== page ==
• Food multiculturalism–So many delicious cuisines! Of course, the ones we all want to make at home are the ones we learn about in restaurants, with all the sauces and the sou chefs and the small amounts each of lots of different ingredients. A restaurant can get this food to you in eight minutes; you (I mean me) have to chop for hours before you can cook it all together for three minutes.
  • Food multiculturalism–Of course the foods we know best from other countries are the fancy occasion food people showcase, not the plain old boiled eggs and beef jerky. The one time I had the Chinese equivalent of yogurt for breakfast it came with a ginger sauce and it was the best thing ever, but it was ordered for me by a Chinese person and I don’t even know it’s name. I would eat that every day if I could, and could probably make batches of it, but I don’t even know where to start. I don’t even remember the name of the restaurant we were at.
  • Psychological Fulfillment–Perhaps it’s just the flip side of the conversation about why people eat so much, as a way to defend food for its emotional and social benefits when people who eat too much are being criticized as slovenly and gross (fat shaming is the word you are looking for). There are lots and lots of reassurances about how food is valuable, and meals with friends reinforce bonds, and how people who lose their sense of smell and/or taste can become depressed.
  • DIY Gone Wild–Everybody is supposed to want to know how to do everything now, all by themselves. I don’t know when this all started, exactly, but what began in home improvement has spilled over to every possible activity that used to be considered a non-event. Remember how people used to just put photos in albums? Now they have to self-edit digital videos or make scrapbooks. And you have to worry about reusing trash and not throwing small things into the trash if there might be some way to incorporate it in a future craft. How does this relate to food? Have you ever seen a phrase along the lines of “Grilled Cheese for Grownups?” Grilled cheese for grownups requires artisan bread and two cheeses, and three extra ingredients (at least two of which spoil in a few days) and a panini machine. Grownups who throw Home Pride and pre-sliced cheese onto a frying pan are disrespecting their souls, even if they butter the outsides of the bread before burning it.
  • Glorified Television (Male) Chefdom–So the Ace of Cakes goes dimensional apparently overnight, and you are bitching about making extra frosting for a crumb coat and planning far enough ahead and clearing out food to make space to let it chill in the refrigerator for half an hour before putting the real coat of frosting on? On your single layer 9 x 13″ cake shaped like a rectangle? And some guy can take a boat and a prop plane and make a gourmet meal from local ingredients in Viet Nam, but you can’t be bothered to peel your tomato before making ratatouille? Even though you have access to ice? Truly, Americans are lazy.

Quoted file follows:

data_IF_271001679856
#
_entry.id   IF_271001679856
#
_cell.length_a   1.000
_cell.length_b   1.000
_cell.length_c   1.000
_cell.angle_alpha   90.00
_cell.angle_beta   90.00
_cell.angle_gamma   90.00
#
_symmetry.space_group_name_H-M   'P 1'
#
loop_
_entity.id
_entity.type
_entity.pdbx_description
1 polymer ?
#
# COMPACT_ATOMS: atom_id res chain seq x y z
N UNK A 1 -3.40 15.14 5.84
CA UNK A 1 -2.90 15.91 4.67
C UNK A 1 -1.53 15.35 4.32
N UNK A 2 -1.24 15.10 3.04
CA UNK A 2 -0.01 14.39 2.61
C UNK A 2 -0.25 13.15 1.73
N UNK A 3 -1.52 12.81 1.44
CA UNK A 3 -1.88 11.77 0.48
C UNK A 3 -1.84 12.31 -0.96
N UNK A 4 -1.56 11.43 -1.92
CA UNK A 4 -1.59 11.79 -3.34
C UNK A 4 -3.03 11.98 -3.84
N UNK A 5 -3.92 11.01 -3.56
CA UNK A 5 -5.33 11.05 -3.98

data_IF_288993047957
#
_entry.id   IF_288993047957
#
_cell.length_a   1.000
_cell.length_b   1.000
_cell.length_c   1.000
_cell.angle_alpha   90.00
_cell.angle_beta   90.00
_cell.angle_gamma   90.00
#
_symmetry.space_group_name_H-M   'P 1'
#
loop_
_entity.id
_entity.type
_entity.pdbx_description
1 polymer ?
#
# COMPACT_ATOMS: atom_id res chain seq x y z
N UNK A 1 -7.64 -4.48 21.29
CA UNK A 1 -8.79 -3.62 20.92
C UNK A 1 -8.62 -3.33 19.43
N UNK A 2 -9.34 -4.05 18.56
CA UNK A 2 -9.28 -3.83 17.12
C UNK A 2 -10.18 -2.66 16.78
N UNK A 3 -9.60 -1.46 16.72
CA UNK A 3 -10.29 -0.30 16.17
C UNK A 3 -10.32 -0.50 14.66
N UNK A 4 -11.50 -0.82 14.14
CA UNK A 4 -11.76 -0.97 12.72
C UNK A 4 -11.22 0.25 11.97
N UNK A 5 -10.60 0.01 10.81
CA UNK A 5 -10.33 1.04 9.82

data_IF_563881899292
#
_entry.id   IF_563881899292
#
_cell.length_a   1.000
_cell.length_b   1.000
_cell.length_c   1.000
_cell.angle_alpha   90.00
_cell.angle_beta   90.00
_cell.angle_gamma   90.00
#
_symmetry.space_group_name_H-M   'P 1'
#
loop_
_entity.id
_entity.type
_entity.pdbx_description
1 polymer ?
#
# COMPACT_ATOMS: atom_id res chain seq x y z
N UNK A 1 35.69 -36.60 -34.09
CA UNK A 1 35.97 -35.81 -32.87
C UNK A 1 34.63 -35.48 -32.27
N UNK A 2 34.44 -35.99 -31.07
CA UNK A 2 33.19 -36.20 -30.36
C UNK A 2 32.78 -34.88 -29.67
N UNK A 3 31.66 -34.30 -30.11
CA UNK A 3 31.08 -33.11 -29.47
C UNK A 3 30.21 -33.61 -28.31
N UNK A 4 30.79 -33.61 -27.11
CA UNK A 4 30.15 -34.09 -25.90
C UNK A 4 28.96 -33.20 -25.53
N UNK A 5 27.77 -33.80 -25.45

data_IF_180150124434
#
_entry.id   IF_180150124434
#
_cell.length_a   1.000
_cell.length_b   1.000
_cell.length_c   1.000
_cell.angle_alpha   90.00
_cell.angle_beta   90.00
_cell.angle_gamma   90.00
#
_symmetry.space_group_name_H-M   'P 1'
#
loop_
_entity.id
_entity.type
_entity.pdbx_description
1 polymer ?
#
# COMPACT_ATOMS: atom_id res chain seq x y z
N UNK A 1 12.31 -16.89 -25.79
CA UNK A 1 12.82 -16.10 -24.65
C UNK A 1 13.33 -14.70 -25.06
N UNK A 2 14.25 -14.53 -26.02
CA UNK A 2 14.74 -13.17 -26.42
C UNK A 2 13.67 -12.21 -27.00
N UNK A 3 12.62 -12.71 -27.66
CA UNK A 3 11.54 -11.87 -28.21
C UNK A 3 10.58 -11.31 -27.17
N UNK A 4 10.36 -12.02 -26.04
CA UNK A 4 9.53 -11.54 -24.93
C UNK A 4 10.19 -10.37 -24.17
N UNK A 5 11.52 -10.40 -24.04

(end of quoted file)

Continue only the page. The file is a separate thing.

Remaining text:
• Foodies Chiming In–Maybe I can’t do math, but it does not seem to take just as much time to open a packet, add water, and boil food as it does to find recipes, collect the ingredients, mix stuff, and adjust to taste. It’s very rarely cheaper. Children aren’t as helpful at they claim. Everything foodies say about how much better the food is I probably agree with, but there’s no way the taste differential is anywhere near the effort differential.

As the immortal Walter Sobchak once said, Fuck it, Dude. Let’s go bowling. But by go bowling I mean go out to eat, where I can feed my stomach and my soul with rich flavors that aren’t bad for me, where I can meet my friends halfway as they come home from work and we can spend time talking face to face instead of me in the kitchen hollering above the noise of the saute. We can walk away from the mess and promise ourselves that we’ll only eat half and have the leftovers for lunch the next day. The days are too tiring to do all those dishes after the kids go to bed, and sitting down to relax that evening only means that you’ll have to spend time cleaning the kitchen the next day before you can mess it up again. And, yes, you eat more and pay more at restaurants than you would eating simple food at home. But if “simple food” is categorized as “not for adults,” and people shit on chefs like Rachael Ray but watch avidly as adventure chefs one-up each other, well, frankly, you have to pick your poison. Do you want Americans eating foodie food because it is worldly and shows a global consciousness, which is most easily accomplished in restaurants that will probably make them fat, or do you want them to infantalize themselves with boring food that demonstrates how uncultured they are? If you reject this false dichotomy and make the claim that food doesn’t have to be boring to be tasty and healthy, well, put more one-pan, five-ingredient recipes on TV. And stop shaming the people who just don’t want to put up with the crap of gourmet cooking and go out to eat with all that crap about oh, oh fat people and socialized medicine and obese children should be removed from parents and American women are so lazy and entitled that they don’t want to come home and cook. Just let them make reservations for dinner if they want to. Who cares?